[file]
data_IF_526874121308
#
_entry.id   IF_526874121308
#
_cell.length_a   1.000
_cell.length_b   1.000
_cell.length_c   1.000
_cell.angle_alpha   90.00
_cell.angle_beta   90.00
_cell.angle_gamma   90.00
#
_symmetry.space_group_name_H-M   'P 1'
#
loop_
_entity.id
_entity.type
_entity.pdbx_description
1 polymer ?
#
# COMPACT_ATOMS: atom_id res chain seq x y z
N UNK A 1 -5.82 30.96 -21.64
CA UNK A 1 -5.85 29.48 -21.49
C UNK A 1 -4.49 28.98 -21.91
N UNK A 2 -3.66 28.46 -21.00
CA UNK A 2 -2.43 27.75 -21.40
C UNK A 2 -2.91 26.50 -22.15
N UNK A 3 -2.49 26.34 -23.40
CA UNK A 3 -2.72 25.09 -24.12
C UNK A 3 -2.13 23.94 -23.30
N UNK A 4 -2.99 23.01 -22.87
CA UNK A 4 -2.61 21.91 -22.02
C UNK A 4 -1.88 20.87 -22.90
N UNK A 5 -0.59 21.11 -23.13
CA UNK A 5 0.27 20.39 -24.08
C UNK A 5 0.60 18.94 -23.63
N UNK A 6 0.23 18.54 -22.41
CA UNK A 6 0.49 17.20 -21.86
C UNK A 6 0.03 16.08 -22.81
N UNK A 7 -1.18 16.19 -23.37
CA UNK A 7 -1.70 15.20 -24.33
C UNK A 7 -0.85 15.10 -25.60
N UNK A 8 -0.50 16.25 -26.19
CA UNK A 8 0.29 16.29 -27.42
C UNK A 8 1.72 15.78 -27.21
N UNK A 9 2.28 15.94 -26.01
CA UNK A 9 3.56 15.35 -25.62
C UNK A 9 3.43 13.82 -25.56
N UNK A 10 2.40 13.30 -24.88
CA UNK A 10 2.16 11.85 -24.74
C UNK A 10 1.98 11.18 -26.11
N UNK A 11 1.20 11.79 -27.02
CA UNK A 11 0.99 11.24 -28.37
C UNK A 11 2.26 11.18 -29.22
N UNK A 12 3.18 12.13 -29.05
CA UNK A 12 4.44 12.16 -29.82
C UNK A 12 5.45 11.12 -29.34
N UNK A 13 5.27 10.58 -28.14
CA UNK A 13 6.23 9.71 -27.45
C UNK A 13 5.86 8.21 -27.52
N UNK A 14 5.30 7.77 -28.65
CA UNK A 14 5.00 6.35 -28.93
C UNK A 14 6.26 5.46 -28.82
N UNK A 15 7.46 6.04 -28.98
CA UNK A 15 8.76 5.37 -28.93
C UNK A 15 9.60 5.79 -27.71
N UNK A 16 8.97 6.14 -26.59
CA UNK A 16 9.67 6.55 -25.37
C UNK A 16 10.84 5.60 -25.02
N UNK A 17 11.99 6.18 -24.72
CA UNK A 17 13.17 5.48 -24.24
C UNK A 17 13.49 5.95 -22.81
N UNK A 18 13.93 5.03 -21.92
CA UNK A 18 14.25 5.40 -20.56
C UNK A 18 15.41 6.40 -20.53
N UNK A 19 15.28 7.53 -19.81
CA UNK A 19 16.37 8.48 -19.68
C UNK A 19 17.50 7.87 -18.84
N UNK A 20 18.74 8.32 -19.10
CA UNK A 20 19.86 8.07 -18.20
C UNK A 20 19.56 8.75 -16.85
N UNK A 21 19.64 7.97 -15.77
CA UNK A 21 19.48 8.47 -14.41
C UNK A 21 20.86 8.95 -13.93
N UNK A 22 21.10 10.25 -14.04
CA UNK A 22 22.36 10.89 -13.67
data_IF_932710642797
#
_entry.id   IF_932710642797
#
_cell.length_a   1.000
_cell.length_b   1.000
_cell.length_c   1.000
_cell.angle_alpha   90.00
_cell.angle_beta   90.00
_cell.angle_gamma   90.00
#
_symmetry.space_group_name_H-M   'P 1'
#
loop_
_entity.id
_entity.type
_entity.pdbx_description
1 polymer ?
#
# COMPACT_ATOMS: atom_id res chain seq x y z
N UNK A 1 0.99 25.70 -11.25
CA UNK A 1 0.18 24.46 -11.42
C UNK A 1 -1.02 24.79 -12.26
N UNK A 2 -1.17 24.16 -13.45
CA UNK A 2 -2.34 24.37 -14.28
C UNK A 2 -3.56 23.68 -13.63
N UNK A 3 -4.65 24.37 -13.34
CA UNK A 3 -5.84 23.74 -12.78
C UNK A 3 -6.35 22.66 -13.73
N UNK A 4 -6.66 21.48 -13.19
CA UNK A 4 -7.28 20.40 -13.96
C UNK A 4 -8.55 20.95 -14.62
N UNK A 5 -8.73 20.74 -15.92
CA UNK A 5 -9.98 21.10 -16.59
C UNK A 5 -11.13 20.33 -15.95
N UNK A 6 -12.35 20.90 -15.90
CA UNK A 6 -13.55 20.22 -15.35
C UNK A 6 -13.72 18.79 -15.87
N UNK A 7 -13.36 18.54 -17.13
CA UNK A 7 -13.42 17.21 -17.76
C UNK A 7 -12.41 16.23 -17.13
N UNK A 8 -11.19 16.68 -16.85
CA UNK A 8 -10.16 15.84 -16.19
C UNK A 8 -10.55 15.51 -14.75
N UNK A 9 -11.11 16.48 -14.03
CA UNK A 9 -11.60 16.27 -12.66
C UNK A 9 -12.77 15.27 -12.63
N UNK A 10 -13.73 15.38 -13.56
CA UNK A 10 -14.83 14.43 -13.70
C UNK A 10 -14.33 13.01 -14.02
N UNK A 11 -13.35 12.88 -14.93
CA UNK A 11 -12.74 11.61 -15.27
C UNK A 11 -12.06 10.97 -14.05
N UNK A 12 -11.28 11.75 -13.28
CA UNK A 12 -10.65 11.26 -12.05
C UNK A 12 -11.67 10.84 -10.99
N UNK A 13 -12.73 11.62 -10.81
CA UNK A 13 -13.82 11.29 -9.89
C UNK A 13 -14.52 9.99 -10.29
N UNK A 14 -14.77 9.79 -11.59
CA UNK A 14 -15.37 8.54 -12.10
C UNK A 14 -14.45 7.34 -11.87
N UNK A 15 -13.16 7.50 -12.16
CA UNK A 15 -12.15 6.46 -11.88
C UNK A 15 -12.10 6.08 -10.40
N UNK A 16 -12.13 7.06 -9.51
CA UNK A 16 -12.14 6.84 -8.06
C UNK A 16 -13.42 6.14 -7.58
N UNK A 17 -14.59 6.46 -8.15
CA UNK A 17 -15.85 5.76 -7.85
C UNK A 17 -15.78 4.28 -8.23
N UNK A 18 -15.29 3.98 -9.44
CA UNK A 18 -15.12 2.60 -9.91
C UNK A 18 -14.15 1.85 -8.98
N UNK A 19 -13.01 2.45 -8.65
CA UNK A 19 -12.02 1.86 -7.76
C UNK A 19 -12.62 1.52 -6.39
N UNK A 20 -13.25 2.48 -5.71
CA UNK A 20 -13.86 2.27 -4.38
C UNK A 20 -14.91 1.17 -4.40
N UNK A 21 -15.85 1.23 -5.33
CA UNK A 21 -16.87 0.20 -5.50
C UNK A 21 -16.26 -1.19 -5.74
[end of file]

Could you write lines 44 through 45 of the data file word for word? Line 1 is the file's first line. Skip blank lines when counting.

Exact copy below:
C UNK A 8 1.72 15.78 -27.21
N UNK A 9 2.28 15.94 -26.01